• Impact of APRV and ARDSNet ventilator modes upon Cardiac output [ Time Frame: Baseline, Hour 6, Hour 12 ] [ Designated as safety issue: No ]
    Cardiac output will be recorded for each subject at sites with appropriate equipment at baseline, Hour 6 and Hour 12. The unit of measure for cardiac output will depend on the equipment used to measure the subject. However, the same equipment will be used for each subject, so the following will be calculable: change from baseline measurement to Hour 6 measurement with change from baseline measurement to Hour 12 measurement.


Estimated Enrollment: 100
Study Start Date: September 2013
Estimated Study Completion Date: November 2017
Estimated Primary Completion Date: November 2017 (Final data collection date for primary outcome measure)
Arms Assigned Interventions
Active Comparator: Low-tidal-volume ventilation
Subjects will be ventilated with a goal tidal volume of 6 cc/kg predicted body weight (PBW), a goal plateau pressure of <30 cm H2O, and a goal respiratory rate of 6‐35 bpm to achieve a goal arterial pH of 7.30 to 7.45. Positive end‐expiratory pressure is set as per the ARDSNet Positive end‐expiratory pressure table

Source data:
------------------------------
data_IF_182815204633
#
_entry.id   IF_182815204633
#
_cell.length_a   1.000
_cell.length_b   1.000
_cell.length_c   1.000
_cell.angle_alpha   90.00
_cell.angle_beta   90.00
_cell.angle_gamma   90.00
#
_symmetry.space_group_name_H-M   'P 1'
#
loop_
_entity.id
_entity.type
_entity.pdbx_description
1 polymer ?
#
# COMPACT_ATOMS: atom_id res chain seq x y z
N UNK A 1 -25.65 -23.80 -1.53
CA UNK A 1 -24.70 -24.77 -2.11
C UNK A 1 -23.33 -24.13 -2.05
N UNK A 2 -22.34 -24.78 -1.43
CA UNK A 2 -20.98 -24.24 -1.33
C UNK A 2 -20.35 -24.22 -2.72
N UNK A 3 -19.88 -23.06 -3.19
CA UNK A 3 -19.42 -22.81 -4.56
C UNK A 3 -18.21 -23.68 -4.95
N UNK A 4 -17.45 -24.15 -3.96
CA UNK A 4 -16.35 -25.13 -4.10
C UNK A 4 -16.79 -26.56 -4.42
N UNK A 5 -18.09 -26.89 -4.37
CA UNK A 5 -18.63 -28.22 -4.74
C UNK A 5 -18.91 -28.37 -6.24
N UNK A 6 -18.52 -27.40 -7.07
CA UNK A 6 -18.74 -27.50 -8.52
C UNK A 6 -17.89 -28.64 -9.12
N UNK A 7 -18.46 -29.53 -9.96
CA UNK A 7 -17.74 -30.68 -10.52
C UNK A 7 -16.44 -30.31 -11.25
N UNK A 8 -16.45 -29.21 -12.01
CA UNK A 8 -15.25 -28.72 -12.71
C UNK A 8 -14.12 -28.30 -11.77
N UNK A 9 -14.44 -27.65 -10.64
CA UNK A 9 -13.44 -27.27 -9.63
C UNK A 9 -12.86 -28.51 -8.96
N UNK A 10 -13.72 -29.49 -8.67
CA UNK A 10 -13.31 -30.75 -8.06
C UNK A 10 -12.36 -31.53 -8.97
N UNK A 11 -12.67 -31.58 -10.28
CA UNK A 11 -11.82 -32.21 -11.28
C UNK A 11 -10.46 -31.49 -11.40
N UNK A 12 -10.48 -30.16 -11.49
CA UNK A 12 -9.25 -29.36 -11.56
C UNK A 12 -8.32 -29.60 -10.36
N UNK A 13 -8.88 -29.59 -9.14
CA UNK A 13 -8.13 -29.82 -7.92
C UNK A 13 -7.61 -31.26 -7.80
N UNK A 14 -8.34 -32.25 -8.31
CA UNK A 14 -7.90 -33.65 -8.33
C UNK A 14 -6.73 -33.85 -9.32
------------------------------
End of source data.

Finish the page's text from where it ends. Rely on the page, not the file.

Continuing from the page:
Other: Low-tidal-volume ventilation
Goal tidal volume is 6 cc/kg ideal body weight.
Active Comparator: Airway pressure release ventilation (APRV)

Airway Pressure Release Ventilation (APRV) is a time cycled, inverse‐ratio, pressure controlled strategy that allows spontaneous breathing throughout the respiratory cycle.

Initial settings: Pressure high will be set initially to equal the plateau pressure on baseline ARDSNet settings. Time low will be set to 0.5‐0.8 seconds to achieve an end expiratory flow 25‐50% of peak expiratory flow, and Time high will be set to obtain a set respiratory rate 60%‐70% that of baseline settings. Time high will be adjusted to achieve similar continuous exhaled carbon dioxide levels as baseline ARDSNet settings. Low pressure will be set at <5 cm H20.

Other: Airway Pressure Release Ventilation (APRV)